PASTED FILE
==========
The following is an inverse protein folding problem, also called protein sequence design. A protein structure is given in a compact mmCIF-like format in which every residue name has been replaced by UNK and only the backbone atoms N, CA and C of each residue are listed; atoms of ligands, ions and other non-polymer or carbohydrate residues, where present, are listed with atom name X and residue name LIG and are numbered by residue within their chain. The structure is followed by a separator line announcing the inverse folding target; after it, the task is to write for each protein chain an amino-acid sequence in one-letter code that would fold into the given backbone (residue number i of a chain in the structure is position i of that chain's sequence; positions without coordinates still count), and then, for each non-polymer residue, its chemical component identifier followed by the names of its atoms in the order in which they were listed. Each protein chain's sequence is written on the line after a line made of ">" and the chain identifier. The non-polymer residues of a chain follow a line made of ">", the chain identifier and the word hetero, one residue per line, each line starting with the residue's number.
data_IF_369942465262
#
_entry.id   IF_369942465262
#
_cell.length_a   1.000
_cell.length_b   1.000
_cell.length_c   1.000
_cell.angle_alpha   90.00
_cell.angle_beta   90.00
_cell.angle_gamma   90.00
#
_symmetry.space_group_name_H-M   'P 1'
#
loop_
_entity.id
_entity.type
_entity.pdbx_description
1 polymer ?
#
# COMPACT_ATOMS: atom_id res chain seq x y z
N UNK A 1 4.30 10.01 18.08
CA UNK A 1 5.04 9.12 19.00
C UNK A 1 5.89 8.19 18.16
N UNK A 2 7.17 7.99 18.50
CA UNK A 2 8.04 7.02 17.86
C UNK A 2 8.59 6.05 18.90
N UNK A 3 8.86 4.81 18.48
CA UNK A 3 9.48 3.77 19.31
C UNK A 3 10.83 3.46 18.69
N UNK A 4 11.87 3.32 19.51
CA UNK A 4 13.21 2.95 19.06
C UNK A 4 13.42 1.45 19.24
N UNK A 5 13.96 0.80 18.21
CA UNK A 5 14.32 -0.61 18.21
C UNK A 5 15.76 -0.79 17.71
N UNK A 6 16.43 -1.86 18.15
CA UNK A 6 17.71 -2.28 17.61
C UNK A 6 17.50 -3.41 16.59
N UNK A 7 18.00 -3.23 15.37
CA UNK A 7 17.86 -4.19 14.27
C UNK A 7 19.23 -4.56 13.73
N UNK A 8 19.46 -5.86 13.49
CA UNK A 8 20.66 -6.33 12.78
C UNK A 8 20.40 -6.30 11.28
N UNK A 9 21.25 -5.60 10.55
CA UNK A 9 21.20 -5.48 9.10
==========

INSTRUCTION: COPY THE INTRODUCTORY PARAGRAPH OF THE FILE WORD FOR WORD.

The following is an inverse protein folding problem, also called protein sequence design. A protein structure is given in a compact mmCIF-like format in which every residue name has been replaced by UNK and only the backbone atoms N, CA and C of each residue are listed; atoms of ligands, ions and other non-polymer or carbohydrate residues, where present, are listed with atom name X and residue name LIG and are numbered by residue within their chain. The structure is followed by a separator line announcing the inverse folding target; after it, the task is to write for each protein chain an amino-acid sequence in one-letter code that would fold into the given backbone (residue number i of a chain in the structure is position i of that chain's sequence; positions without coordinates still count), and then, for each non-polymer residue, its chemical component identifier followed by the names of its atoms in the order in which they were listed. Each protein chain's sequence is written on the line after a line made of ">" and the chain identifier. The non-polymer residues of a chain follow a line made of ">", the chain identifier and the word hetero, one residue per line, each line starting with the residue's number.